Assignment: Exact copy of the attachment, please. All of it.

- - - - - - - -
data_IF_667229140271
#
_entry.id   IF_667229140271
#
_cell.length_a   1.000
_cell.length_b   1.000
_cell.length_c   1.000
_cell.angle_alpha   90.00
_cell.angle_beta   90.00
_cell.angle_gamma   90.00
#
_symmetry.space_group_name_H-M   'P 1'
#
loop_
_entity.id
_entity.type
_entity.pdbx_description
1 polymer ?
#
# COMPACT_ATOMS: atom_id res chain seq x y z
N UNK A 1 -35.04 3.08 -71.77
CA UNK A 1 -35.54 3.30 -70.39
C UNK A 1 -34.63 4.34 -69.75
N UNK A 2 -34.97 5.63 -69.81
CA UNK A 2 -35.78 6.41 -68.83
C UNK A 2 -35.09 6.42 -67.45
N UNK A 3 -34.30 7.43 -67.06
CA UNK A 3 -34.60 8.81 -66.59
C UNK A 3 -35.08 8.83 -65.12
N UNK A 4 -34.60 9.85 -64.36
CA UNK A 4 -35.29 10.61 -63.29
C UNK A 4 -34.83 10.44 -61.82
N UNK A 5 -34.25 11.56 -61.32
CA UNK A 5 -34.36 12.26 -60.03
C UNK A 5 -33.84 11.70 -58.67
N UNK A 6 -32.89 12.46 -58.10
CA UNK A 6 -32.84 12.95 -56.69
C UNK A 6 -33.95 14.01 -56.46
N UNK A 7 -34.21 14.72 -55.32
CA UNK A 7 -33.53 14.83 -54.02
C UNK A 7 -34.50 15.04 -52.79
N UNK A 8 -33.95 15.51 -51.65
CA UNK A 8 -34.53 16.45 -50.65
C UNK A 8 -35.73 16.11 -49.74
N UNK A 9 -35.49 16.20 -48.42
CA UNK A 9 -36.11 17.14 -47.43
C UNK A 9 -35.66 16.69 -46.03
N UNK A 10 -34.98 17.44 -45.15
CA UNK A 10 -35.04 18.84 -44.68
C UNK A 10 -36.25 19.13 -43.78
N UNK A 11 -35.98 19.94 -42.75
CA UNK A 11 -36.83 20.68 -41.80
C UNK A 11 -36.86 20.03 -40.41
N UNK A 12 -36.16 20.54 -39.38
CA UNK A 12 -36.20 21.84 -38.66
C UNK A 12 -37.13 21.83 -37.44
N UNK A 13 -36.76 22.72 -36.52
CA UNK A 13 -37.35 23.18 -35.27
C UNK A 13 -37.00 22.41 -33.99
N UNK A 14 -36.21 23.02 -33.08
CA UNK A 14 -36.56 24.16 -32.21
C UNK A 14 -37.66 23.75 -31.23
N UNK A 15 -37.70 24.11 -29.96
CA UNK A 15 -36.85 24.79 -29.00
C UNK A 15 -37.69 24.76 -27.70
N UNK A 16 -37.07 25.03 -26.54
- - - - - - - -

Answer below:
data_IF_667229140271
#
_entry.id   IF_667229140271
#
_cell.length_a   1.000
_cell.length_b   1.000
_cell.length_c   1.000
_cell.angle_alpha   90.00
_cell.angle_beta   90.00
_cell.angle_gamma   90.00
#
_symmetry.space_group_name_H-M   'P 1'
#
loop_
_entity.id
_entity.type
_entity.pdbx_description
1 polymer ?
#
# COMPACT_ATOMS: atom_id res chain seq x y z
N UNK A 1 -35.04 3.08 -71.77
CA UNK A 1 -35.54 3.30 -70.39
C UNK A 1 -34.63 4.34 -69.75
N UNK A 2 -34.97 5.63 -69.81
CA UNK A 2 -35.78 6.41 -68.83
C UNK A 2 -35.09 6.42 -67.45
N UNK A 3 -34.30 7.43 -67.06
CA UNK A 3 -34.60 8.81 -66.59
C UNK A 3 -35.08 8.83 -65.12
N UNK A 4 -34.60 9.85 -64.36
CA UNK A 4 -35.29 10.61 -63.29
C UNK A 4 -34.83 10.44 -61.82
N UNK A 5 -34.25 11.56 -61.32
CA UNK A 5 -34.36 12.26 -60.03
C UNK A 5 -33.84 11.70 -58.67
N UNK A 6 -32.89 12.46 -58.10
CA UNK A 6 -32.84 12.95 -56.69
C UNK A 6 -33.95 14.01 -56.46
N UNK A 7 -34.21 14.72 -55.32
CA UNK A 7 -33.53 14.83 -54.02
C UNK A 7 -34.50 15.04 -52.79
N UNK A 8 -33.95 15.51 -51.65
CA UNK A 8 -34.53 16.45 -50.65
C UNK A 8 -35.73 16.11 -49.74
N UNK A 9 -35.49 16.20 -48.42
CA UNK A 9 -36.11 17.14 -47.43
C UNK A 9 -35.66 16.69 -46.03
N UNK A 10 -34.98 17.44 -45.15
CA UNK A 10 -35.04 18.84 -44.68
C UNK A 10 -36.25 19.13 -43.78
N UNK A 11 -35.98 19.94 -42.75
CA UNK A 11 -36.83 20.68 -41.80
C UNK A 11 -36.86 20.03 -40.41
N UNK A 12 -36.16 20.54 -39.38
CA UNK A 12 -36.20 21.84 -38.66
C UNK A 12 -37.13 21.83 -37.44
N UNK A 13 -36.76 22.72 -36.52
CA UNK A 13 -37.35 23.18 -35.27
C UNK A 13 -37.00 22.41 -33.99
N UNK A 14 -36.21 23.02 -33.08
CA UNK A 14 -36.56 24.16 -32.21
C UNK A 14 -37.66 23.75 -31.23
N UNK A 15 -37.70 24.11 -29.96
CA UNK A 15 -36.85 24.79 -29.00
C UNK A 15 -37.69 24.76 -27.70
N UNK A 16 -37.07 25.03 -26.54